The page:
One of my many nicknames is 'grandma' - a playful dig at the high priority I give my sleep, and the things I sacrifice in order to be well rested.
I come from pedigree sleep stock - somehow, despite working long hours as a surgeon and GP, my 68-year-old father has managed a nap almost every single day of his life since he was 18 - and so perhaps I was given an unfair advantage.
But during my 20s I certainly didn't follow my dad's sleep regime; I went out till dawn, drank enough alcohol to fill several boots and somehow ploughed through long work hours propped up on caffeine and rubbish food.
None of this was helped by the culture we have in the western world where if you party hard and work hard, you are considered to be a champion. And if you manage to do both and subsist on as little sleep as possible, then you're an absolute legend.
What I've realised is this is actually utter nonsense.
Like eating and breathing, sleep is a necessity for your body, yet we don't give it the same importance. It's an afterthought - something we try and sandwich in if we have the time.
We constantly try and bargain with the amount of sleep we have, when the bottom line is that you can't bargain with your body.
In the most simplistic sense, your body is a machine; it needs sleep to repair itself and so it only works as well as the time and effort you spend looking after it.
If you regularly under-sleep or don't have good sleep hygiene, the impact it has on your susceptibility to disease, your memory and concentration, as well as your longevity of life is immense.
It's not a surprise that the people I know who fall sick the most often, are also the ones who don't have great sleep habits.
"You can sleep when you're dead," a friend of mine once said, and I later realised that if she kept burning the candle at both ends as she had done all her life, that would happen to her sooner than she'd like it to.
Why do we persist in this ridiculous idea that existing on as little sleep as possible means you're somehow tougher or more resilient?
It's not as if we have overwhelming anecdotal evidence from people who subsist on too little sleep who say it is amazing. After all, who has ever said: "I only slept for four hours, I feel fantastic"?
Although I initially got defensive when that nickname started to surface, what I realised is: Grandma is having the last laugh, people.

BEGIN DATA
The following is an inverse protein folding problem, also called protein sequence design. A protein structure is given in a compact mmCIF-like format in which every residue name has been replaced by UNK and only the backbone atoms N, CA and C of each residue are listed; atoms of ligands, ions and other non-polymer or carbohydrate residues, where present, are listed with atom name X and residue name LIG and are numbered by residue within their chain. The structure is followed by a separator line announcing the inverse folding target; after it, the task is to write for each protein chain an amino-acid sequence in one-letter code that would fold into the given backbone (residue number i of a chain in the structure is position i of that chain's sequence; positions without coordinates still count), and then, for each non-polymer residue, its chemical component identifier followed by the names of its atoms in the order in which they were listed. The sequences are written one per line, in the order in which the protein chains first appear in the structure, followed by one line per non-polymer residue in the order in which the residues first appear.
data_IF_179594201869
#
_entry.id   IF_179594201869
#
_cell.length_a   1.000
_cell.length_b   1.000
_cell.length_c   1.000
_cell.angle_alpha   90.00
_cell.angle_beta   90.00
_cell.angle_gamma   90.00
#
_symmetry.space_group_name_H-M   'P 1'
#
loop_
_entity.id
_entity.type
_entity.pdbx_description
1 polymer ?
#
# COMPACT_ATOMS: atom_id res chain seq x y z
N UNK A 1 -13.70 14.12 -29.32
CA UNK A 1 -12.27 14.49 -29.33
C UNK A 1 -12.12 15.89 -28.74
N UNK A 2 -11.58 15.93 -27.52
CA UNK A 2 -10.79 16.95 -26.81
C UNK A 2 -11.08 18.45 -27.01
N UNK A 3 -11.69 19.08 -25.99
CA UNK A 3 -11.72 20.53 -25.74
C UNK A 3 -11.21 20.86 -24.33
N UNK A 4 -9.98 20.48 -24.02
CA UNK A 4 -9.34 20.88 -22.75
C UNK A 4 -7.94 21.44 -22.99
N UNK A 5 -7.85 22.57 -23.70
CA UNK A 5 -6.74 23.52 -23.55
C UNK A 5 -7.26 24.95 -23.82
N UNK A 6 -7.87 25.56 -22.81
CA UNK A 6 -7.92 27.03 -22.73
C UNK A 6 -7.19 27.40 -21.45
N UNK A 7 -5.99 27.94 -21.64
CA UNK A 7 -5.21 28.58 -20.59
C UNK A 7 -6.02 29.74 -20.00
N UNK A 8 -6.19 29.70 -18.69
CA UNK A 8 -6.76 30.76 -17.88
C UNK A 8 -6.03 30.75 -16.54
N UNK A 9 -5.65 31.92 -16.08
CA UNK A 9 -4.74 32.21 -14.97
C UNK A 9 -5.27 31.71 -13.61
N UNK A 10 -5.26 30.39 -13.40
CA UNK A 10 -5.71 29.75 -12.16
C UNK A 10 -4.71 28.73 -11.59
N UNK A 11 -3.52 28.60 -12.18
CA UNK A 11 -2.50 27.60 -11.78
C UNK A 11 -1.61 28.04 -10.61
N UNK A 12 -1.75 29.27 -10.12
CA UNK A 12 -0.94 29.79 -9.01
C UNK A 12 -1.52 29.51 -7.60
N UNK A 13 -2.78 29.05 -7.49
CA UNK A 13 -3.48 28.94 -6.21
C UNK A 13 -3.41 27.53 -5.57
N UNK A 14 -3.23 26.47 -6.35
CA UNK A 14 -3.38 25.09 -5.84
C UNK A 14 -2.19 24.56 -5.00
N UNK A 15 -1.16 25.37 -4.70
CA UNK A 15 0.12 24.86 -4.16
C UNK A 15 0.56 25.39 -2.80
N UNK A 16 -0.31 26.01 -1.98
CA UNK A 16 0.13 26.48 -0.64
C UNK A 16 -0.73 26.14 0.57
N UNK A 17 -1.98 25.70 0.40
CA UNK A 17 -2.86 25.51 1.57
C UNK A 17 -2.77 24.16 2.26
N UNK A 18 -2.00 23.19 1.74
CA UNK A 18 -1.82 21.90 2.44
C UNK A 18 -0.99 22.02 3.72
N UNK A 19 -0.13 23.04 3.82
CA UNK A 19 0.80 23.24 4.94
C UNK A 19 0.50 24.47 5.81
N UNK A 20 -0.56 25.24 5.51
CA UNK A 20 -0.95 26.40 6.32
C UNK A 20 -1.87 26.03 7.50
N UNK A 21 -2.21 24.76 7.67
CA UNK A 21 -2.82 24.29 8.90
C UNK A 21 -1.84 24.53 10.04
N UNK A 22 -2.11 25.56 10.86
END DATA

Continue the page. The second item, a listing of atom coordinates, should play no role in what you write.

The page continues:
The definition of dysfunction is doing something over and over again that doesn't work for you, and being tired just doesn't work for me. And honestly, is it actually working for you?
I realised I was fed up with clinging to my sofa like a raft on the weekend, wishing I had the energy to do all of the things I wanted. And I was definitely fed up with feeling like I was on the brink of work overwhelming me all the time.
In fact, it's not a coincidence that since practicing good sleep, I've had some of the biggest successes of my career to date, I have plenty of energy to go to the gym which means I have a body I actually like, and I've got time to do one of the things that gives me most happiness - creative writing.
In short, I'm not living my life on autopilot, which is what happens when you're too tired to make decisions beyond eat, sleep, repeat.
And sleep is a practice.
We expect it to occur as naturally as breathing, but considering how overloaded our days are with information and technology, the journey to sleep needs to be a ritual and definitely needs to take priority (at times) over social engagements.
It doesn't even need to be that complicated. My advice is to invest in a good bed, actually set yourself a bedtime, stop using your tech about an hour before, read a book or a magazine and try to get a minimum of 7 - 8 hours.
Whenever I forget this, and I think I know better, it takes one bad night of sleep to remind me how much of an effect it has on my day-to-day.
Am I a grandma because I won't stay out with you until 3am and will screen you if you call me after 9pm? Absolutely.
But that's the great thing about being well rested - you've got bigger and better things to be getting on with than caring about what the sleep-deprived herd has to say about it.Suggest a correction